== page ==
Investors seek tax expertiseFinancial advisors may want to highlight tax expertise when seeking new clients. According to a new report, 66% of affluent consumers cite tax knowledge as a priority when seeking a financial professional, and 47% of the respondents said they associate a CPA designation with financial advice.
Gen Xers put off saving for retirementBurdened by debt, including credit card and student loan debt, many Gen Xers are putting off saving for retirement. In a recent survey, 50% of Gen Xers stated that they cannot save for retirement until they pay off their credit card debt. Gen Xers also have an average non-mortgage debt of $23,000. A full 63% polled believe “everything will just work out” when it is time to retire.
Retirement challenges not unique to the United StatesIndividuals planning for retirement in several countries share many of the same concerns as those in the United States, an international survey found. The study, which surveyed individuals in the United States, United Kingdom, and Australia, found that respondents were concerned about how much to save for retirement and assessing the impact of longevity risk and health-care costs.
Income uncertainty weighs on women’s risk toleranceWomen may be less risk tolerant than men but the catalyst is income uncertainty, according to a University of Missouri study. In analyzing more than 2,200 unmarried individuals in the Survey of Consumer Finances, researchers found that women are more likely to have uncertain incomes from one year to the next. Life events and caregiving affect income levels. The study also found that men and women receive different types of advice from advisors.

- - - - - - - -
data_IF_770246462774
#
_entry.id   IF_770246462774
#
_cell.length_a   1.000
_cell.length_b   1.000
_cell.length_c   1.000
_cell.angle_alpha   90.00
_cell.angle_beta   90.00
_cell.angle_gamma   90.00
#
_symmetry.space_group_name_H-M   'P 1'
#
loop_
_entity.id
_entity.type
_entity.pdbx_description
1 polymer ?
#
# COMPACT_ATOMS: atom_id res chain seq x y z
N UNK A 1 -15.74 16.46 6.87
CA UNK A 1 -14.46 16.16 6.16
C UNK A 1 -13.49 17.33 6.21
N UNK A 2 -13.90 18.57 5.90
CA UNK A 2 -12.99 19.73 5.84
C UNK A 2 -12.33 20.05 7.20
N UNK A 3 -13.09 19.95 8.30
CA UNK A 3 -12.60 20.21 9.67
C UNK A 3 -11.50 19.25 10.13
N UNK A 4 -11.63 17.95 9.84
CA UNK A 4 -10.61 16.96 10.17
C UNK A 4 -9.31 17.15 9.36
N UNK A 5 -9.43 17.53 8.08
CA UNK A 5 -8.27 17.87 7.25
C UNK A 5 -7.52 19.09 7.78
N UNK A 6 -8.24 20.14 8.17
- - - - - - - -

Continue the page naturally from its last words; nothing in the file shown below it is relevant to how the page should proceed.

Millennials drive growth in sustainable investing: studyMillennials are driving growth in the $9 trillion sustainable investing market, a Morgan Stanley study found. Interest among millennials grew to 86% in 2017 from 84% in 2015. Millennials are twice as likely to invest in funds with social or environmental goals. Investment products focused on sustainable investing grew at a rate of more than 33% from 2014 to 2016.
Financial literacy an issue for retirees, especially womenA recent survey from the American College of Financial Services found that retirement-age women lagged men in their knowledge about securing income in retirement. Although neither group were high scorers, 18% of women passed the college’s retirement-income literacy quiz, compared with 35% of men. The study also noted that effective planning is linked to financial literacy.
Advisors organizing family meetings to talk wealth transferMany financial advisors are introducing new programs and ideas to talk to their clients, as well as their families, about wealth transfer, CNBC reports. With more than $30 trillion expected to move from boomers to the next generation in the coming decades, heirs will likely need guidance. Some are organizing meetings with multiple generations. Younger advisors are also playing a role in this business building effort.
Robo-users prefer human advisors when creating a planDespite the rise in use of robo-advisors, many investors prefer to work with a human when crafting a financial plan, according to Investor’s Business Daily. Among investors using a robo-advisor surveyed by the Spectrem Group, only 13% cited the robo as their primary advisor, while 18% said they use a full-service broker as a primary advisor. A full 66% said human advisors did a better job creating financial plans and 50% said people were more capable of making changes to those plans.